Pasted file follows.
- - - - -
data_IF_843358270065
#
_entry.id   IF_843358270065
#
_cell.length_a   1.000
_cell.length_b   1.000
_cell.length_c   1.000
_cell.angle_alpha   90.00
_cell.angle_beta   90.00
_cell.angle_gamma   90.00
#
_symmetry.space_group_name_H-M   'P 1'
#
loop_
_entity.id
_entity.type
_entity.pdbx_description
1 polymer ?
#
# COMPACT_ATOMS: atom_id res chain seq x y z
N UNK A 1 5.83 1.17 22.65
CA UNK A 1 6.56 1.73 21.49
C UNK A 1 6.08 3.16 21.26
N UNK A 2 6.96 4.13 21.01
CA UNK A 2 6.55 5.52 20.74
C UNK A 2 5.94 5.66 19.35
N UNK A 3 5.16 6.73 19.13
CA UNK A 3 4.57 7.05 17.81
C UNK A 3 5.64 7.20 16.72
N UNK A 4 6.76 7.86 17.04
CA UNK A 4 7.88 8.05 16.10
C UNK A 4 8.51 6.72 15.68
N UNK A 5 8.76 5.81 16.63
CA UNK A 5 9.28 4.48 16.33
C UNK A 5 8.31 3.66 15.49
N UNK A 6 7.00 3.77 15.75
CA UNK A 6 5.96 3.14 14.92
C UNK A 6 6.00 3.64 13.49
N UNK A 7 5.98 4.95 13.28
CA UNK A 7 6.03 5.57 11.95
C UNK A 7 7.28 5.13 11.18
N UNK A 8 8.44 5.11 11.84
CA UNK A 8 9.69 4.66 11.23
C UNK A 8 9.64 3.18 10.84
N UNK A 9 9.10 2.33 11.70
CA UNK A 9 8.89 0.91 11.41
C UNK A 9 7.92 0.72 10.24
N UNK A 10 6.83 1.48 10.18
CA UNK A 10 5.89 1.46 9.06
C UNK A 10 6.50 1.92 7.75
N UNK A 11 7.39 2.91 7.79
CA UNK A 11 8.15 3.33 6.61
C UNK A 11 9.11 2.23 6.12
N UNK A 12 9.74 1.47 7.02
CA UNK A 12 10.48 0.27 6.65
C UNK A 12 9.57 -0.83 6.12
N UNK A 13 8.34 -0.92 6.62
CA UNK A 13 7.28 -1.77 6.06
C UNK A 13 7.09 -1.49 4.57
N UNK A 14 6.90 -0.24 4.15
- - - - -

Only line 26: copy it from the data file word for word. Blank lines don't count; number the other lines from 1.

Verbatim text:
C UNK A 2 5.94 5.66 19.35